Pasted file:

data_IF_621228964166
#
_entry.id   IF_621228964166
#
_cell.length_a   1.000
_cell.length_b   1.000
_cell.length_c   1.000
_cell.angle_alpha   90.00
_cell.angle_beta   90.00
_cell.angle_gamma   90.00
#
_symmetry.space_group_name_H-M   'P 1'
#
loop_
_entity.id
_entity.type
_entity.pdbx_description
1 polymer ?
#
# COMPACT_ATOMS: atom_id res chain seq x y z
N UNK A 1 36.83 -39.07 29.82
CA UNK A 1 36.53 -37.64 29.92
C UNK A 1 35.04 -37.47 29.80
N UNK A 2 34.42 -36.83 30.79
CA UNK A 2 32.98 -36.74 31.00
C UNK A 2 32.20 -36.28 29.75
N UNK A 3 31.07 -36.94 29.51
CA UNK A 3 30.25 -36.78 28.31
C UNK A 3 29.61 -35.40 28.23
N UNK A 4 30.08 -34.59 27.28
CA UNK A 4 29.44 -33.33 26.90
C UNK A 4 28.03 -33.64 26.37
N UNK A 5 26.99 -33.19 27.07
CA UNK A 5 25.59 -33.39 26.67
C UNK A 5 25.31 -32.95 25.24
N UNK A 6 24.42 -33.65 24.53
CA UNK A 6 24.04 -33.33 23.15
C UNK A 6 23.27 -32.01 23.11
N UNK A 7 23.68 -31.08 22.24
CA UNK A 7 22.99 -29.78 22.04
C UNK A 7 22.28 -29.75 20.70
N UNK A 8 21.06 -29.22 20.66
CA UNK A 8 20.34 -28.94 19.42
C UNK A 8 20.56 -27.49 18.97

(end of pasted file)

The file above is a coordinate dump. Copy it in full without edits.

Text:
data_IF_621228964166
#
_entry.id   IF_621228964166
#
_cell.length_a   1.000
_cell.length_b   1.000
_cell.length_c   1.000
_cell.angle_alpha   90.00
_cell.angle_beta   90.00
_cell.angle_gamma   90.00
#
_symmetry.space_group_name_H-M   'P 1'
#
loop_
_entity.id
_entity.type
_entity.pdbx_description
1 polymer ?
#
# COMPACT_ATOMS: atom_id res chain seq x y z
N UNK A 1 36.83 -39.07 29.82
CA UNK A 1 36.53 -37.64 29.92
C UNK A 1 35.04 -37.47 29.80
N UNK A 2 34.42 -36.83 30.79
CA UNK A 2 32.98 -36.74 31.00
C UNK A 2 32.20 -36.28 29.75
N UNK A 3 31.07 -36.94 29.51
CA UNK A 3 30.25 -36.78 28.31
C UNK A 3 29.61 -35.40 28.23
N UNK A 4 30.08 -34.59 27.28
CA UNK A 4 29.44 -33.33 26.90
C UNK A 4 28.03 -33.64 26.37
N UNK A 5 26.99 -33.19 27.07
CA UNK A 5 25.59 -33.39 26.67
C UNK A 5 25.31 -32.95 25.24
N UNK A 6 24.42 -33.65 24.53
CA UNK A 6 24.04 -33.33 23.15
C UNK A 6 23.27 -32.01 23.11
N UNK A 7 23.68 -31.08 22.24
CA UNK A 7 22.99 -29.78 22.04
C UNK A 7 22.28 -29.75 20.70
N UNK A 8 21.06 -29.22 20.66
CA UNK A 8 20.34 -28.94 19.42
C UNK A 8 20.56 -27.49 18.97